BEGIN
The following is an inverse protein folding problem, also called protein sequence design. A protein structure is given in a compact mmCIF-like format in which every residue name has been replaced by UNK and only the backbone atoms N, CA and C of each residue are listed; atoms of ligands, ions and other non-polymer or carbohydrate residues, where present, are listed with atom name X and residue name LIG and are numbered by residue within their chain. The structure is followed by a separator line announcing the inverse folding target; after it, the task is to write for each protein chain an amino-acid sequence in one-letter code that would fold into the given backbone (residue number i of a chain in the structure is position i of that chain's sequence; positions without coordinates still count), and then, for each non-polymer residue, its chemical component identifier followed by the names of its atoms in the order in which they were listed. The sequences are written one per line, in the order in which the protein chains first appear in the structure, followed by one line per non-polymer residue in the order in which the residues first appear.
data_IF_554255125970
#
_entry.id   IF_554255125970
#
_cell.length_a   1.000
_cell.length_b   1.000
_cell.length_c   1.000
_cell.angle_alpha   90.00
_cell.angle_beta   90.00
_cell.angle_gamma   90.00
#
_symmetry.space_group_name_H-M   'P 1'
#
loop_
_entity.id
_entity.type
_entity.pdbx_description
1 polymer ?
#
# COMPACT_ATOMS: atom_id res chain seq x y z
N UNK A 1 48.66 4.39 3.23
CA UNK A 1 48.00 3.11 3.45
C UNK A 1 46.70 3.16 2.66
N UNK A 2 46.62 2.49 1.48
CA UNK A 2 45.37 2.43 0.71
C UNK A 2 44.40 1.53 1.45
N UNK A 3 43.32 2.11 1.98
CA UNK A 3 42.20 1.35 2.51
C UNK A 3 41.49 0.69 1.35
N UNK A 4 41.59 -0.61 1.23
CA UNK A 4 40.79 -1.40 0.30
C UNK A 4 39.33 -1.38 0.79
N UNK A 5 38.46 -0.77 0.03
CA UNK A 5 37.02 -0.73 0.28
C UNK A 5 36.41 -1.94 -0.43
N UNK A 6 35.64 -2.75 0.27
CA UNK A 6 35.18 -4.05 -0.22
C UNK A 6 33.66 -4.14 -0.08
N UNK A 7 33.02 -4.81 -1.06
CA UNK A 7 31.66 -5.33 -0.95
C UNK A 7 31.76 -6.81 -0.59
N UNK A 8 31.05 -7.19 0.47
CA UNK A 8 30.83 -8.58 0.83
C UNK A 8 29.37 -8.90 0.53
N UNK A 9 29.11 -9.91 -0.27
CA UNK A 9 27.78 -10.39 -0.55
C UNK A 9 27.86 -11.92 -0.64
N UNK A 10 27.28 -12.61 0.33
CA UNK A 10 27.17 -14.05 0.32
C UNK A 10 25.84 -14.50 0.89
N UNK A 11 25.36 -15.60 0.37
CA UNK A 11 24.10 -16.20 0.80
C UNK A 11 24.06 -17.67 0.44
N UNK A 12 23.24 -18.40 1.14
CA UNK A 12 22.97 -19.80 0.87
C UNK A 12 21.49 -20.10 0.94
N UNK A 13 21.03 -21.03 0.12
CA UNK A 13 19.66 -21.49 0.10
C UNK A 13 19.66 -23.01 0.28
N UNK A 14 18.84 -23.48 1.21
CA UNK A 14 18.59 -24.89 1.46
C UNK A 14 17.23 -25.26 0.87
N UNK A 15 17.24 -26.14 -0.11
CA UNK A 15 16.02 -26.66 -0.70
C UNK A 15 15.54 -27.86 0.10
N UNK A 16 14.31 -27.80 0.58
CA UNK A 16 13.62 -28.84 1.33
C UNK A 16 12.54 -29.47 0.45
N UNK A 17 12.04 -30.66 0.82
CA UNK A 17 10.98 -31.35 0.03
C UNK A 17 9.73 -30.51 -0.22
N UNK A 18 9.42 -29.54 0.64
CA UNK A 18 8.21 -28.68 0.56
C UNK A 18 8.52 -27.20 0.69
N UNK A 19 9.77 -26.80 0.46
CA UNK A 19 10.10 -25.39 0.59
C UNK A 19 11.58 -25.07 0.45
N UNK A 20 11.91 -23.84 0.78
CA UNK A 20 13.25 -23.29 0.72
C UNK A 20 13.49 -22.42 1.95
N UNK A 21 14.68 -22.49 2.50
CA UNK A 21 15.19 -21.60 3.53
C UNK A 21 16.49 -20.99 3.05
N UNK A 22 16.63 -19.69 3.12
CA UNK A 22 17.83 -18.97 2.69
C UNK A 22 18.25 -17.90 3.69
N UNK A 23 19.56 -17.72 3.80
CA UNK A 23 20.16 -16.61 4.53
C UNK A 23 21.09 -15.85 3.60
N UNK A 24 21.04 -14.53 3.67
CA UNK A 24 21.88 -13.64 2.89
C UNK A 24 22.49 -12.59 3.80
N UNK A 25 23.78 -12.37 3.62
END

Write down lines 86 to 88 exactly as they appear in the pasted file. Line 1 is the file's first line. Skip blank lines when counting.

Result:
CA UNK A 22 17.83 -18.97 2.69
C UNK A 22 18.25 -17.90 3.69
N UNK A 23 19.56 -17.72 3.80